Background: Traditional medication adherence measures do not account for the pharmacokinetic (PK) properties of the drugs, potentially misrepresenting true therapeutic exposure. Methods: In a population of HIV-infected Kenyan children on antiretroviral therapy including nevirapine (NVP), we used a one-compartment model with previously established PK parameters and Medication Event Monitoring Systems (MEMS®)-recorded dosing times to estimate the mean plasma concentration of NVP (Cp) in individual patients during 1 month of follow-up. Intended NVP concentration (Cp') was calculated under a perfectly followed dosing regimen and frequency. The ratio between the two (R = Cp/Cp') characterized the patient's NVP exposure as compared to intended level. Smaller R values indicated poorer adherence. We validated R by evaluating its association with MEMS®-defined adherence, CD4%, and spot-check NVP plasma concentrations assessed at 1 month. Results: In data from 152 children (82 female), children were mean age 7.7 years (range 1.5-14.9) and on NVP an average of 2.2 years. Mean MEMS® adherence was 79%. The mean value of R was 1.11 (SD 0.37). R was positively associated with MEMS® adherence (p < 0.0001), and lower-than-median R values were significantly associated with lower NVP drug concentrations (p = 0.0018) and lower CD4% (p = 0.0178), confirming a smaller R value showed poorer adherence. Conclusion: The proposed adherence measures, R, captured patient drug-taking behaviours and PK properties.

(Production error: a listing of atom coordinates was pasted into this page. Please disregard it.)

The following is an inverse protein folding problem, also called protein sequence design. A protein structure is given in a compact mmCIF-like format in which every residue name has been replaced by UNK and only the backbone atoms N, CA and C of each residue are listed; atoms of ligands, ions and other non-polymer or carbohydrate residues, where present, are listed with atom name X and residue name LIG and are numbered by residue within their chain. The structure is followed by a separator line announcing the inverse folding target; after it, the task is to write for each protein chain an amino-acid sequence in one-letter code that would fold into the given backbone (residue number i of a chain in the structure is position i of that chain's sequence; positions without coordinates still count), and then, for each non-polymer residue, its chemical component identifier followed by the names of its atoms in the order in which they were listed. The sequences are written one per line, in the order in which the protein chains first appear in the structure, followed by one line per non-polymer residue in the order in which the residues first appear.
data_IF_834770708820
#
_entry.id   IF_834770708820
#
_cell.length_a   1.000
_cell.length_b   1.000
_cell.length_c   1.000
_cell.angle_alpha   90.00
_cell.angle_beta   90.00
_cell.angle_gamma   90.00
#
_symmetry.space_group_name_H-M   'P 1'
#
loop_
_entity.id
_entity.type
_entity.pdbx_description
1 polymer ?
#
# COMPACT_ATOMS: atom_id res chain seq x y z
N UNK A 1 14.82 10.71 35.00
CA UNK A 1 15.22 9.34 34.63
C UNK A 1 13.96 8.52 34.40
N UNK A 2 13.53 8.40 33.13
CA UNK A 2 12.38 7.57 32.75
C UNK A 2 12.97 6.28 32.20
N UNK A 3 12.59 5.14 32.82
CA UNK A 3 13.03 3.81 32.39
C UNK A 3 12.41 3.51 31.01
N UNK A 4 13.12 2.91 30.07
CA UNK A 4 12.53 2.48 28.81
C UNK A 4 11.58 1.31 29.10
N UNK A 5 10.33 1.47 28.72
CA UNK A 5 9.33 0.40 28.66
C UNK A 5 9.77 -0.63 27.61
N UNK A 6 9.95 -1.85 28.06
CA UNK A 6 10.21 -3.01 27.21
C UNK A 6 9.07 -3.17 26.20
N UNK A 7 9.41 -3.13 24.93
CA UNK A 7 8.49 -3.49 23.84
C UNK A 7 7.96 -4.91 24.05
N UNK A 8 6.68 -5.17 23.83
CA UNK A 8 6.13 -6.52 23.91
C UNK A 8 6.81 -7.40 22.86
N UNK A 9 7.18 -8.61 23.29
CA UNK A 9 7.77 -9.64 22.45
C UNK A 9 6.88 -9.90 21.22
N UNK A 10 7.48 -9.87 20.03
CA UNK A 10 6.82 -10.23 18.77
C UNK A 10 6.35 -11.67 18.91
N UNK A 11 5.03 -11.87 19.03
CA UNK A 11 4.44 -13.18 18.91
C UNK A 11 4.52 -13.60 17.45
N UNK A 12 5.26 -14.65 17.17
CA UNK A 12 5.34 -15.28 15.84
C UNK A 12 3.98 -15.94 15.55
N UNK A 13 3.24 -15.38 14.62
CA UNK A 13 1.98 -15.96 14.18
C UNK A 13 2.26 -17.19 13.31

- electronic dose monitoring
- measurement validation
ASJC Scopus subject areas
- Public Health, Environmental and Occupational Health
- Infectious Diseases